According to the Office for National Statistics, an estimated 1.3 million people living in private households in the UK (2.0% of the population) were experiencing self-reported long COVID as of 6 December 2021. This is a significant number of people and we know many people are looking for answers. With this in mind, we’ve put together answers to some of the most frequently asked questions.
- Q. What is long-COVID? How do we define it?
A. Long-COVID is patient created term, denoting someone who is suffering with lingering symptoms. It is now commonly agreed to be the manifestation of symptoms more than 6-12 weeks post-acute infection.
2. Q. What are the symptoms
A. According to a web-based survey with 3,762 respondents from 56 countries there are more than 200 symptoms. 79% of the respondents were women and at six months, the percentage of people surveyed suffering with the following symptoms was as follows:
- Fatigue – 77%
- Post exertional malaise (feeling excessively tired after exertion) – 72%
- Cognitive dysfunction (brain fog) – 55%
There were also ten common cardiac symptoms including:
- Breathing difficulty
- Tightness of chest
- Shortness of breath
- Pain / burning in the chest
- Dizziness / balance issues
- Heart palpitations
- Lower oesophagus burning / refluxes
- Post exertional malaise
- Tachycardia (heart rate over 100 beats per minute)
3. Q. Do the vaccine and COVID-19 both cause myocarditis (inflammation of the heart muscle)?
A. Both the vaccine and COVID-19 can cause myocarditis. However, when we look at the studies, up to 500 people in every one million will get myocarditis from COVID-19. However, only 50 people in every one million will get it from the vaccine. Therefore, you are much more likely to get myocarditis and have more severe symptoms from COVID than the vaccine. However, this does not answer the question, what if you have COVID-19 after you have been vaccinated, which we know is possible.
Q. How does COVID-19 cause myocarditis?
A. COVID-19 can cause an inflammatory response in the heart muscle cells. In the initial stages of the illness, we can see this inflammation as fluid in the heart. Over the longer term, as the inflammation settles down, you can be left with scarring on the heart, which can be picked up by a cardiac MRI. The inflammation can affect a large or small area of the heart. They way in which it unpacks cardiac function is variable. Some people can develop dysfunction, whereas for others the inflammation will have a minimal effect. Therefore, it is the initial viral infection which causes the inflammation that may then go on to cause the heart muscle dysfunction.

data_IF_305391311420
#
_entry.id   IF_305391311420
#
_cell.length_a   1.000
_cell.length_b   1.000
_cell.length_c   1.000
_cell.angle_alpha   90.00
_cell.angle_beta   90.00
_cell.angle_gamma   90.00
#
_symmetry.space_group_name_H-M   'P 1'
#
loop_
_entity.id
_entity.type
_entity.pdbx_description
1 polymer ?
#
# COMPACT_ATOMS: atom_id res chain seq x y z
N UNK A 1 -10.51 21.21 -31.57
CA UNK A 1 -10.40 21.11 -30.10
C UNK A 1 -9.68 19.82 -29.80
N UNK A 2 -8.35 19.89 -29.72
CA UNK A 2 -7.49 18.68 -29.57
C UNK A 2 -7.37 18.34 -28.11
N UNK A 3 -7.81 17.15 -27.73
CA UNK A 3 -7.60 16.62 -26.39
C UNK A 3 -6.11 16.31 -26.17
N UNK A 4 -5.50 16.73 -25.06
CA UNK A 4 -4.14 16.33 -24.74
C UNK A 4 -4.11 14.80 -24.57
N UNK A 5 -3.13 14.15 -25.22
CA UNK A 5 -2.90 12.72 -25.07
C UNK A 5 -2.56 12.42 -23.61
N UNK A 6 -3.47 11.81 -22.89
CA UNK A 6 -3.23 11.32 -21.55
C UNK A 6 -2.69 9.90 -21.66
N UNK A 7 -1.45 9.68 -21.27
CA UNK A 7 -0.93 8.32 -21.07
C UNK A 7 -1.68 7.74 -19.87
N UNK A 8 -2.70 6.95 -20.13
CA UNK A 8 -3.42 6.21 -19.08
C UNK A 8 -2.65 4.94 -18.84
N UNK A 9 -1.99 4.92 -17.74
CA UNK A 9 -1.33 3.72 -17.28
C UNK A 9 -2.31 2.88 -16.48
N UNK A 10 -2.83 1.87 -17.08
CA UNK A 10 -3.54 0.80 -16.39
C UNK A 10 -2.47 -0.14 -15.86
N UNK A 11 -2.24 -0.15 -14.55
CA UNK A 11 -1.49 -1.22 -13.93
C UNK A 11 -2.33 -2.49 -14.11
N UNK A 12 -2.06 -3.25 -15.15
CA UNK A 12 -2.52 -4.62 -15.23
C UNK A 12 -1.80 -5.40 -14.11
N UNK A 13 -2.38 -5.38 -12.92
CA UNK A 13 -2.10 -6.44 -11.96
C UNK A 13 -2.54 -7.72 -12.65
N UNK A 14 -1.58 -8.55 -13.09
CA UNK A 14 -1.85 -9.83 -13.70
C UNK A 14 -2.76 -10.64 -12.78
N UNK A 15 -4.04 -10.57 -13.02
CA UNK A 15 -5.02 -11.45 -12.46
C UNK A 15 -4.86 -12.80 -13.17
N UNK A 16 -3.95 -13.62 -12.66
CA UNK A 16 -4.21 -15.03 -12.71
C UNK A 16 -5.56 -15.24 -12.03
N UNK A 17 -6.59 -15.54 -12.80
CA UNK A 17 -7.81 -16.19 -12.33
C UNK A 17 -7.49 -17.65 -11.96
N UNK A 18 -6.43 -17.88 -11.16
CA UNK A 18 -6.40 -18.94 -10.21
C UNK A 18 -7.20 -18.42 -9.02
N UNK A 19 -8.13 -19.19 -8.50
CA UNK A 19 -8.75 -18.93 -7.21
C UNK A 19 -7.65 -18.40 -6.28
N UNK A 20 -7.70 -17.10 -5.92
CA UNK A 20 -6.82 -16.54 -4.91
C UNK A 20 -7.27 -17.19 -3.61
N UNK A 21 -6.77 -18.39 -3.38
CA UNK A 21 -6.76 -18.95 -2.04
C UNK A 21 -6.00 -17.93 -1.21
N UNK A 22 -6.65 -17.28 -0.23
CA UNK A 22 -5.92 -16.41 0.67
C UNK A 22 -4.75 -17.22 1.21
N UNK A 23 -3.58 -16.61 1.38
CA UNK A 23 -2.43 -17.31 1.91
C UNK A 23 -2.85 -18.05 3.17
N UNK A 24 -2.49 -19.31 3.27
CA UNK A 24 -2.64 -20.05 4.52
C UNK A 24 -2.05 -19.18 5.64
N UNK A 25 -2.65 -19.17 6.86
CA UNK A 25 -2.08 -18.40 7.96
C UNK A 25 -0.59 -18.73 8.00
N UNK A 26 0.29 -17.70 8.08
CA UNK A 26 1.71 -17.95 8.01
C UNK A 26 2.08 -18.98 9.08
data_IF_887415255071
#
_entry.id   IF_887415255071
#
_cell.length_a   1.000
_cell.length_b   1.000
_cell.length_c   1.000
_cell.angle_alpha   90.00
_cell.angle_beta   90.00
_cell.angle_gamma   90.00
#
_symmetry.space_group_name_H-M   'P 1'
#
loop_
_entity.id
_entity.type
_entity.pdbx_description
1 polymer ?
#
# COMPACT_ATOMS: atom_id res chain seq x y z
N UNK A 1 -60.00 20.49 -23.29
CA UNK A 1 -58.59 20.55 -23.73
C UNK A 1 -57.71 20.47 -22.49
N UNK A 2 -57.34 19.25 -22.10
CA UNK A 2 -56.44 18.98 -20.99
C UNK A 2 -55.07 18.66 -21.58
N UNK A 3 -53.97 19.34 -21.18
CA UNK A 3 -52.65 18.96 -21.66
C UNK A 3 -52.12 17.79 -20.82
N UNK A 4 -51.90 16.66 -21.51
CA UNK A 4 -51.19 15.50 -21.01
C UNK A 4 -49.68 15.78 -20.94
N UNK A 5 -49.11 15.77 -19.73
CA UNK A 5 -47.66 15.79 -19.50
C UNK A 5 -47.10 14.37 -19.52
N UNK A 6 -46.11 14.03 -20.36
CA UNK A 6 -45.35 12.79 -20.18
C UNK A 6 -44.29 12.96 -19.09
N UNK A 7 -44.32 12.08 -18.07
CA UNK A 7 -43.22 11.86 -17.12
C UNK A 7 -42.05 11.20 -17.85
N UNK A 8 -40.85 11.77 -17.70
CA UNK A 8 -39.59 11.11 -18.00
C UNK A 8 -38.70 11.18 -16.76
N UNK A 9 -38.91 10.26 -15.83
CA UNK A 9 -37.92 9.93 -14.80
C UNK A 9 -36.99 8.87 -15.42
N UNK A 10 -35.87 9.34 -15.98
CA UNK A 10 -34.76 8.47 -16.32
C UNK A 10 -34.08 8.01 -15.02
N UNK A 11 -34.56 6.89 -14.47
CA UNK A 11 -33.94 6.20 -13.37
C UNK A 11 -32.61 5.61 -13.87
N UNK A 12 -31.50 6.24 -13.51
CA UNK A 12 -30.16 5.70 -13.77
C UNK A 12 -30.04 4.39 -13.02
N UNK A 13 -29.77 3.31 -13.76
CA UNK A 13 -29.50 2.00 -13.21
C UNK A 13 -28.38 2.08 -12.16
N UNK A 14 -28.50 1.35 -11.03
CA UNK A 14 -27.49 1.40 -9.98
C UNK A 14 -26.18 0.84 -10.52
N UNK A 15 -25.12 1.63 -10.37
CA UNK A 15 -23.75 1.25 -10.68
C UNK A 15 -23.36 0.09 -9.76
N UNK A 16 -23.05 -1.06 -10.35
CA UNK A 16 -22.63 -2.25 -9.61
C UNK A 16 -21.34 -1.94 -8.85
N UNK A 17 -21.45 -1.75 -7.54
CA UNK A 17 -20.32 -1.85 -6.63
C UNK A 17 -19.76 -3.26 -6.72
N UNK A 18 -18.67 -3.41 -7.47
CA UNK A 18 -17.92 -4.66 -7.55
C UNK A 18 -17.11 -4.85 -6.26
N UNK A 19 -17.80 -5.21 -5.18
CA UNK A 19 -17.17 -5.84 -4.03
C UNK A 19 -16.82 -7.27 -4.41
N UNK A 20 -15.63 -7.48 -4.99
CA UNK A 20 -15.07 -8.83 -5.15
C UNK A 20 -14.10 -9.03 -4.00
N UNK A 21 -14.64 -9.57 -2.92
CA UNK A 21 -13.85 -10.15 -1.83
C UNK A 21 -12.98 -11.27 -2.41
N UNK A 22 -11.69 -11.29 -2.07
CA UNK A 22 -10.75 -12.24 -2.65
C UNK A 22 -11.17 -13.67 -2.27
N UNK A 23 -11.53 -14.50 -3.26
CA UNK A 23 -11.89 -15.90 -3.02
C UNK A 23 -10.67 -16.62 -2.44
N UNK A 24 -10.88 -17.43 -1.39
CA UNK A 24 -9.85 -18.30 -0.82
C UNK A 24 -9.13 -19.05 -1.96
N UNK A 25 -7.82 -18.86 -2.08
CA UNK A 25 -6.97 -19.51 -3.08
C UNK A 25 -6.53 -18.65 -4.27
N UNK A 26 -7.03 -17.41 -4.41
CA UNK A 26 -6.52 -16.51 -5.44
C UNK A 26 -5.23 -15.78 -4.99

In those that develop dysfunction, the majority will likely get better as time goes on. In those that don’t improve, they would benefit from medication and regular cardiology follow-ups.
4. Q. If a patient has been on a ventilator due to COVID-19, is there likely to be long-term damage to their lungs?
A. Patients who go onto a ventilator are more likely to have long term lung damage, compared with patients who have not. This has nothing to do with being on a ventilator, it is just the natural history of the illness. Even patients who have had steroids and antibiotics can be left with long-standing lung damage.
About 10% of patients have lung damage following COVID infection. The UK Office for National Statistics has highlighted that breathlessness is the second most common symptom, after tiredness, in people at least 12 weeks after infection. Chest x-rays might be helpful to work out if there is any damage to the lungs, and patients can be referred to respiratory clinics for investigation of persisting lung symptoms and abnormalities.
5. Q. How many people who have had COVID-19 go on to have long COVID?
A. In a recent study, published on 1st April 2021, the UK Office of National Statistics reported that 13.7% of people who had suffered with COVID-19, still had symptoms more than 12 weeks later. To put it another one, one in ten people who were infected, in the UK, went on to get long COVID.
6. Q. Who is most at risk of developing long-COVID?
A. Women seem to be at a greater risk, with 23% of women who are infected with COVID-19 going on to have long-COVID, verses 19% in men. It is also interesting to note that whilst men who contract COVID-19 are more likely to go into hospital and die, women are the ones who are more likely to have on-going symptoms for longer.
Those between the age of 35 and 49 were also found (in the ONS survey) to be the most likely to have long-COVID, with 25.6% of sufferers in that age bracket. However, the statistics may be skewed, as so many older people, who had COVID-19, sadly died.
Another good resource for up to date information is the British Lung Foundation website
We offer a range of respiratory packages, as listed below. Select the packages to find out more.
If you found the above information useful you may wish to download a recent webinar, hosted by Dr Scott Murray, Dr Tom Heseltine and Dr Dennis Wat, on long-COVID and how to tackle on-going symptoms.